'1934: A New Deal for Artists'

Philip Kennicott on '1934: A New Deal for Artists' and Depression nostalgia

By Philip Kennicott
Washington Post Staff Writer
Sunday, November 8, 2009

The visitors comment book at the Smithsonian American Art Museum's exhibition "1934: A New Deal for Artists" has taken on a distinct note of nostalgia. "America needs another public works art program now," wrote Gene, from Maryland, after looking at paintings created for President Franklin Roosevelt's Public Works of Art Project, the first of several New Deal programs that supported artists during the Great Depression.

"Do we need another public art program for the 2009 great recession?" asked someone named Robbie. "Yes."

Open for comment since the show was unveiled in February, the book sits surrounded by a colorful display of paintings created from 1933 to 1934 during a short-lived phase of the alphabet soup of 1930s arts programs. The voices calling for another "new deal" for artists are found among generic comments about the prettiness of the art, and they echo a question that came up when Morris Dickstein came to town in late October to promote his new book, "Dancing in the Dark: A Cultural History of the Great Depression," at the District of Columbia Jewish Community Center: Will there ever again be a government-supported arts program like those funded by the New Deal?

The short answer is no, but are these voices asking the right question?

Although stimulus funds allocated to the National Endowment for the Arts (which received $50 million) may eventually make it to individual artists through a system that disperses federal money to state and local arts agencies, this is a far cry from the rapid flow of support to individual artists during the short-lived PWAP. Between December 1933 and June 1934, about 3,000 artists were put to work on art that captured "the American scene," a project that resulted in more than 15,000 works of art. By contrast, the $50 million for the NEA is earmarked "for projects that focus on the preservation of jobs in the arts." Which means it will aid people who work for arts institutions, and only indirectly to artists themselves.

There have been tectonic political and cultural shifts since the art on view at the Smithsonian was created. The culture wars of the 1990s, which saw the NEA under constant assault for isolated artworks deemed offensive by conservatives, essentially neutered the government's ability to directly fund artists. The culture wars also came with significant collateral damage to the general perception of artists. A handful of them, often attacked because of their sexuality, became symbolic of artists in general. And by focusing on particularly cerebral or confrontational artists, critics of the NEA managed to make it seem as if artists simply didn't do constructive work. In the current climate, it's hard to imagine any government official saying that artists deserve funding because "they eat like other people," as the New Deal's Harry Hopkins once did.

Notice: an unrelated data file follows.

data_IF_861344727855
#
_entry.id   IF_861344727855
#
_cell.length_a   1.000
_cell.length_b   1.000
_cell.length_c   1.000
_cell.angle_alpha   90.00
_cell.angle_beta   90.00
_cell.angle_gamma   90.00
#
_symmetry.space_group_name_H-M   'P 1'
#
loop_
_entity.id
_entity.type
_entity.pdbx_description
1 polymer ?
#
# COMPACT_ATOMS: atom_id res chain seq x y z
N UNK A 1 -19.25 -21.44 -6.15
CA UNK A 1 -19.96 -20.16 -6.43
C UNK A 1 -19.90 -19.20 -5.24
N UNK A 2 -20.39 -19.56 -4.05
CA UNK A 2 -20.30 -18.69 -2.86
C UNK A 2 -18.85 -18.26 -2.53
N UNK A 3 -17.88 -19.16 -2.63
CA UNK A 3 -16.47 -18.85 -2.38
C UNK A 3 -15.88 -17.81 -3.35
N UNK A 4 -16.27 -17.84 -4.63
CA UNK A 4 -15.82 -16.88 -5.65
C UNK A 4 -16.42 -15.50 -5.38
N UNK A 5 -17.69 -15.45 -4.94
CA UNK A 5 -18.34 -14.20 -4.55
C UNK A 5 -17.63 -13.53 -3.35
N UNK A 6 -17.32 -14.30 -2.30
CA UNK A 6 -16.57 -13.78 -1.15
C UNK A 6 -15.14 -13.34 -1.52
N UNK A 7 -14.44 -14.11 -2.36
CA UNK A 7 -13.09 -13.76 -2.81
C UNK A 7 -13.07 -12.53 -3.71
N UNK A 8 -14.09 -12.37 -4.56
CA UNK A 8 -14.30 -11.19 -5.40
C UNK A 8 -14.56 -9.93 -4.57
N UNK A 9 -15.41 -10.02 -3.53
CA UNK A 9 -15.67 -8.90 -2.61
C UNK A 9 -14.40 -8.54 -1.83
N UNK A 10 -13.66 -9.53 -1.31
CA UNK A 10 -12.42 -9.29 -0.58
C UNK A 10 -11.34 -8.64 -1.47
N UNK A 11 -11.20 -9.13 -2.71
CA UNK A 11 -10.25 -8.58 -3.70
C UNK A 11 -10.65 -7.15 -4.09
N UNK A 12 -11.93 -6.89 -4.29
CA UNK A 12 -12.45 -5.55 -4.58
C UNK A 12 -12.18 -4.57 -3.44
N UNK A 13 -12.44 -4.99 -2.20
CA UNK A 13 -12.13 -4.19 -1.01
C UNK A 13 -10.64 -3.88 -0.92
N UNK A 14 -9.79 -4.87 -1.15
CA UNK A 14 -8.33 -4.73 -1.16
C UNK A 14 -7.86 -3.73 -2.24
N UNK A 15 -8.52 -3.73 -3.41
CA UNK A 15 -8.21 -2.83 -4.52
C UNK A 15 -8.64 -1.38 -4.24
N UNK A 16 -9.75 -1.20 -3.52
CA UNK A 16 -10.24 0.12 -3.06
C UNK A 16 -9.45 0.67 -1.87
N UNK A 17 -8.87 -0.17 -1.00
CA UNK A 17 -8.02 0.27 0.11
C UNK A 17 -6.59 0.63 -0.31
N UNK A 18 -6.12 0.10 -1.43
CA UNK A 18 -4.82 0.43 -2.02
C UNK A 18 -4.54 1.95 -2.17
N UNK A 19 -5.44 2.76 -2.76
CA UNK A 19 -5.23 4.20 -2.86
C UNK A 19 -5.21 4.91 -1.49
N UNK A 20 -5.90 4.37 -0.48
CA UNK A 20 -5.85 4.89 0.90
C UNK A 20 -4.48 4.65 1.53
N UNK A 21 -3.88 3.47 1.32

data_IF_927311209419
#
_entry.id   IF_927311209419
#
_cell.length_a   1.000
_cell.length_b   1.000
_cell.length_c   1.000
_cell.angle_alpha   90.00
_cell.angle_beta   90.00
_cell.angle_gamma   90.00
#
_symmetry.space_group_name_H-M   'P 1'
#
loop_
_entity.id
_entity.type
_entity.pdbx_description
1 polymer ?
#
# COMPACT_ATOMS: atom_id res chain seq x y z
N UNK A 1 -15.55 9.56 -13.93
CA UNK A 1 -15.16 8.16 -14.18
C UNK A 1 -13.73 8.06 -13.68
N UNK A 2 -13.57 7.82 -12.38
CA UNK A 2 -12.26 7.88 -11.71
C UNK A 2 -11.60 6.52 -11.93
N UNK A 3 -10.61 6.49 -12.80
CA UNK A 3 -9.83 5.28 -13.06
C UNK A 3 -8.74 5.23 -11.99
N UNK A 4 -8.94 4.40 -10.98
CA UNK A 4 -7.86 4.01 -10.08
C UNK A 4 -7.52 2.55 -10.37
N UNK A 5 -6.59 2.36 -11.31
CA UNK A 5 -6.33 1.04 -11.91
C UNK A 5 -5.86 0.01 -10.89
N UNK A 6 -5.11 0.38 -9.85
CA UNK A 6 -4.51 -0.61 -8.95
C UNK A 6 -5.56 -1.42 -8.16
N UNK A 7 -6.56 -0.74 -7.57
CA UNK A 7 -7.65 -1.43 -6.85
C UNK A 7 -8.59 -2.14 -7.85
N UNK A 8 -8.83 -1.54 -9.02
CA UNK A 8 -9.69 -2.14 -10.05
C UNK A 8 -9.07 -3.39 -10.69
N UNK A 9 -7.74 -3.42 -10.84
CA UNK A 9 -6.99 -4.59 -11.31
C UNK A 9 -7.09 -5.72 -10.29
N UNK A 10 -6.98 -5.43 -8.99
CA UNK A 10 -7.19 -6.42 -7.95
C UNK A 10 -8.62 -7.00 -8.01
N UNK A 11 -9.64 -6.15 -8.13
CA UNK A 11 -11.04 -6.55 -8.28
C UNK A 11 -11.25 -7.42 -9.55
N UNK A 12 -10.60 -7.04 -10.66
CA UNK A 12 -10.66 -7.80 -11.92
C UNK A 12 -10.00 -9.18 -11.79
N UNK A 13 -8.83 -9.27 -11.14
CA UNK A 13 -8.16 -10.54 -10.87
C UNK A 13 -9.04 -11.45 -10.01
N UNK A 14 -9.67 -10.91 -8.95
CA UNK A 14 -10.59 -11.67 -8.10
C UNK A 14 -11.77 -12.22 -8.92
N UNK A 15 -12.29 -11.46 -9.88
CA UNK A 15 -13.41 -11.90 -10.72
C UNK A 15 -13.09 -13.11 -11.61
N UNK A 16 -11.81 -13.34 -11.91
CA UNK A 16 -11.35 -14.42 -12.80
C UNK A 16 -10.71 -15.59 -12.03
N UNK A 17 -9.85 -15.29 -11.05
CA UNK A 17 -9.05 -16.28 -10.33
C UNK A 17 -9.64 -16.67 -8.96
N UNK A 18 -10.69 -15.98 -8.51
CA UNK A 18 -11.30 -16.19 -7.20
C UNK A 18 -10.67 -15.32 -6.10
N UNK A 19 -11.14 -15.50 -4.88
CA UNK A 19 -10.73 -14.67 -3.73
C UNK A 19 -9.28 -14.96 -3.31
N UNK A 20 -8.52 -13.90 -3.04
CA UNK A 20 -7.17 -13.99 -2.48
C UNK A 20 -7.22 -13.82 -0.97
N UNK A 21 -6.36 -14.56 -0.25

A shift in perspective

It's not just the perception of artists that has changed. Our relationship to art is also fundamentally different. The basic prettiness that is on display in many of the works at the American Art Museum -- the landscapes, the folk scenes, the cityscapes -- is now a mass commodity, available on greeting cards, inspirational posters, snapshots uploaded to social-networking sites and on film. The escapist entertainment, the screwball comedies and Busby Berkeley spectaculars that Dickstein analyzes in his book, show how much our relationship to commercial entertainment has changed as well.

Dickstein argues that escapism during the Depression wasn't just fluff, but a significant and productive way of processing misery. Today, we live in a world better described by the title of Neil Postman's 1985 book, "Amusing Ourselves to Death," a panicked, prescient and pre-Twitter updating of Marshall McLuhan's classic "the medium is the message." Which is to say, escapist entertainment isn't an essential and constructive leavening in a serious world, but has invaded almost every aspect of not just entertainment, but news and even interpersonal communication. Just as prettiness has become inescapable, the challenge today isn't to escape, it's to escape escapism.